One of the things Jean is the most thankful for in New York is the religious freedom. Jean has never heard of Christianity until she entered college. “In China, I learned that there were spirits around me from Chinese folklore and I always believed in that.” She saw a flyer introducing christianity and her friends convinced her to go. Reluctantly she went, but when she left she felt at peace. From then on she began attending a christian small group and even converted her father towards christianity. 1% of China’s population is christian and its difficult to reach these people. Jean is currently an active member of Queens Herald church and attends church 4 days a week for meetings and outreach groups. A majority of her friends are from church so she feels she has a community at church. “I think Christianity has shaped my life the most because anytime any good or bad thing that happens to me I always think to myself that it is God’s plan and I feel comforted. I feel like Christianity has shaped me mentally and into a better person.”

Jean plans to return to China next year for the first time in 33 years. “I am scared to see my old home and how it has changed and see how I have changed. I’m afraid the Chinese people will judge me for my American accent when I speak Chinese.” Jean does not get to speak Chinese as much as she wants to because the only people she speaks it with are with her parents. So she feels as though her Chinese has gotten much worse but she is happy that her English is fluent. Her advice to immigrants moving to New York for the first time is to learn English as soon as possible. “Since my biggest problem when first coming here was the language, I think the faster you learn the language the more opportunities you have. You’ll make more friends and feel less like an outsider.” Although Jean considers her true identity to be Chinese, she also feels like she is a New Yorker. To Jean, New York is filled with opportunities and ideas. But most importantly, to Jean, New York is a piece of her and New York is her home.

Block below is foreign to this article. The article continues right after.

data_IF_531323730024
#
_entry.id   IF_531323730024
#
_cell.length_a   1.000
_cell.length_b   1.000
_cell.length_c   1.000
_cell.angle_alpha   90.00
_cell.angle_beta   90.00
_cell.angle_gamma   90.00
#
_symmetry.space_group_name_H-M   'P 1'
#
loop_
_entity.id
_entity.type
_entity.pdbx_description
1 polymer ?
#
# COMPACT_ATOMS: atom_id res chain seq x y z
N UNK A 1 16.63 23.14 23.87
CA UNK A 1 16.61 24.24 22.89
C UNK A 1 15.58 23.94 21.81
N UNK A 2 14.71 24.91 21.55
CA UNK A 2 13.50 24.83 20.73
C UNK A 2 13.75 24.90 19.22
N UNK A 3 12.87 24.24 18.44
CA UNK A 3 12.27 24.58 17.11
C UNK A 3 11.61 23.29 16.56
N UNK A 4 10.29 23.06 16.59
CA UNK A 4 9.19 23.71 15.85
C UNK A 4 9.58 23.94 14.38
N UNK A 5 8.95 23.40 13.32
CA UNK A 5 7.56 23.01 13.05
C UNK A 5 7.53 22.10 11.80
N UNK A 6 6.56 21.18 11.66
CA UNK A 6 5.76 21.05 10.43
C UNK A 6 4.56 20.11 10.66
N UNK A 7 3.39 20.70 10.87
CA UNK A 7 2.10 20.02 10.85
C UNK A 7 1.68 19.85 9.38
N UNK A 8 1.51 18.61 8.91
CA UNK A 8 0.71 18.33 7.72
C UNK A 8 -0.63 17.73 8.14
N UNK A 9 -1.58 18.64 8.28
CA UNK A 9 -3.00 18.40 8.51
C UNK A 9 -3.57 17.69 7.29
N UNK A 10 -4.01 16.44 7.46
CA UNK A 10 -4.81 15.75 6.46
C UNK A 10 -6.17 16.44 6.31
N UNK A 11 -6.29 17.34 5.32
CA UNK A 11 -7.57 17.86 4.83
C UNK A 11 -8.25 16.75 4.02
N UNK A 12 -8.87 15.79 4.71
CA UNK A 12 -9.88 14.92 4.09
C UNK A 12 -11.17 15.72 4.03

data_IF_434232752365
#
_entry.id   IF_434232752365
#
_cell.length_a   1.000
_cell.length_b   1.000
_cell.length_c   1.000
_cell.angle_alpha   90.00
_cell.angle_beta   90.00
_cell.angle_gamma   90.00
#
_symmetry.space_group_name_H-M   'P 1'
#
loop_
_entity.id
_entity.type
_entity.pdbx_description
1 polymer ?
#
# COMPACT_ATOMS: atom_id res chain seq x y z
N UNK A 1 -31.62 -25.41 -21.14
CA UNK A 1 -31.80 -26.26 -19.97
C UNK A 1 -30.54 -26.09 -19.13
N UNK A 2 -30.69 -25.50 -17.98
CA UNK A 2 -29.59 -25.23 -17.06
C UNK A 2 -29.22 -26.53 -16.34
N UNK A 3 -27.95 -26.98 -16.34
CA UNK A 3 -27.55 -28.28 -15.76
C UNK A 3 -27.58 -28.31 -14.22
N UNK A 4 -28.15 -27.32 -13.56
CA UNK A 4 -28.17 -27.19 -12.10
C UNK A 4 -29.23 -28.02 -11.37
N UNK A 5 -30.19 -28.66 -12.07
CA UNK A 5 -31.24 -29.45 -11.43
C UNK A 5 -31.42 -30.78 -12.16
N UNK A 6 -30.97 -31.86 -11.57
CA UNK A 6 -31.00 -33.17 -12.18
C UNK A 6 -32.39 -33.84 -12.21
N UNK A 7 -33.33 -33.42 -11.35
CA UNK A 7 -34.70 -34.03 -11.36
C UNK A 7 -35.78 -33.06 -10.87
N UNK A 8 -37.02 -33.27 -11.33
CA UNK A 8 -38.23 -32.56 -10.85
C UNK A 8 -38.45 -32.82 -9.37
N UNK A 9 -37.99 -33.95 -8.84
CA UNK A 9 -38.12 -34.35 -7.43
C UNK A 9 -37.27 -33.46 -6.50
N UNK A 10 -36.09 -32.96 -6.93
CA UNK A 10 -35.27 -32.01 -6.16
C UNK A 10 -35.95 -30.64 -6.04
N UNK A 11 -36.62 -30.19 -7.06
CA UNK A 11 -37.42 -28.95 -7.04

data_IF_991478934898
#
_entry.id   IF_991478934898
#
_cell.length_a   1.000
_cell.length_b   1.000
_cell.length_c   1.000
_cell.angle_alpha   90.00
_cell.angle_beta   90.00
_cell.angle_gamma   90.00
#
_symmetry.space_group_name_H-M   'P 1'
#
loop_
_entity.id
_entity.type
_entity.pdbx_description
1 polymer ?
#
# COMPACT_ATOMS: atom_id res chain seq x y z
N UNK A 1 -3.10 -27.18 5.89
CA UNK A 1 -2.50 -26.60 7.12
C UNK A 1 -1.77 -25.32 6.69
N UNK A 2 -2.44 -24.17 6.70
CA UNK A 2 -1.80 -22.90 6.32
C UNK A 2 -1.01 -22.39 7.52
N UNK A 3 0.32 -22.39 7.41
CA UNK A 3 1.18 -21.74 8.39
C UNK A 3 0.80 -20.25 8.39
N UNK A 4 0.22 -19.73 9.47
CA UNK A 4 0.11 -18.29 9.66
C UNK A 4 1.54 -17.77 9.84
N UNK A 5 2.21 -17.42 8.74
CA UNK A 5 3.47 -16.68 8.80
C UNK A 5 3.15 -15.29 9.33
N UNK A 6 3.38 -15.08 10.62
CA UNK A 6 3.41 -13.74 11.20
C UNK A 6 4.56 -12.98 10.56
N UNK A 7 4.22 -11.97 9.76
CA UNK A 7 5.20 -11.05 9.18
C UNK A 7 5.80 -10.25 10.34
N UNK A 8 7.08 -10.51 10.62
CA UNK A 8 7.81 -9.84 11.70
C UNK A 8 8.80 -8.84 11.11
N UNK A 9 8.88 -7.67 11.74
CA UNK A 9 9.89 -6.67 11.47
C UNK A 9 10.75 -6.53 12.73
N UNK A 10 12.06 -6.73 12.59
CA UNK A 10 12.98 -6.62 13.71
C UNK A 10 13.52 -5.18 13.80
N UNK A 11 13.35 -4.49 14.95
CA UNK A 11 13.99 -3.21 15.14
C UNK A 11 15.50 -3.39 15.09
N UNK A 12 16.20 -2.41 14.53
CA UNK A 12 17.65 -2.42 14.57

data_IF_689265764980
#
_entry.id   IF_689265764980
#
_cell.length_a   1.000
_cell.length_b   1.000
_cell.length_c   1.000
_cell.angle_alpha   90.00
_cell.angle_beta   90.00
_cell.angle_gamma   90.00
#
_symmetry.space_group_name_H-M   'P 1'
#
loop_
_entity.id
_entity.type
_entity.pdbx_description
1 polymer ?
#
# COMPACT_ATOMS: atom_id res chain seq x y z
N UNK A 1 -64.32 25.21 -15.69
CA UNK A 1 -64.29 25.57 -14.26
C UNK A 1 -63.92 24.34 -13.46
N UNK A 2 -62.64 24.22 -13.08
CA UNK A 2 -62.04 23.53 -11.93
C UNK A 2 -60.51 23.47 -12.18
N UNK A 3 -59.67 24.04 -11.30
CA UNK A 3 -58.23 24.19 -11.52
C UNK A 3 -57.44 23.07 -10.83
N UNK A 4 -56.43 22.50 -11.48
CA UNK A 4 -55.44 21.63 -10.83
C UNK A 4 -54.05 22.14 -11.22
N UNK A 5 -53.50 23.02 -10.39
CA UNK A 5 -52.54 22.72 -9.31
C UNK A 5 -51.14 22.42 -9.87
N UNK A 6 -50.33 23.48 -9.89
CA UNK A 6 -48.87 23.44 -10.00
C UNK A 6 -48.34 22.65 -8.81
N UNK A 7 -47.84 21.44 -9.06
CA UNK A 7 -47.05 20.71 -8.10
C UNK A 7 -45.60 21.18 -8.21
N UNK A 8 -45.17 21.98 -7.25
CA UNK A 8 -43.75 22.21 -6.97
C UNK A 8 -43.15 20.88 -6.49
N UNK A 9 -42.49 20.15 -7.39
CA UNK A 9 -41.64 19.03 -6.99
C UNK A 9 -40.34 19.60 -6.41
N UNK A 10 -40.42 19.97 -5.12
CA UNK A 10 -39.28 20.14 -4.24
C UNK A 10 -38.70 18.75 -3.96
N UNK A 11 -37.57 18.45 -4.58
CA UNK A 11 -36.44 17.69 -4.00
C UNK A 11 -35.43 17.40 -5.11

Fu, Yiqin. “China’s Unfair College Admission System.” The Atlantic 19 Jun. 2013 Web. 13 May 2018

Lusher, Adam. “At least 10,000 people died in Tiananmen Square massacre, secret British cable from the time alleged.” Independent 23 Dec. 2017 Web. 13 May 2018

Roberts, Dexter. “This Is How China Preps for the Big Test.” Bloomberg 2 Jun. 2016 Web. 13 May 2018

“Tiananmen Square Fast Facts” CNN 28 May 2017 Web. 13 May 2018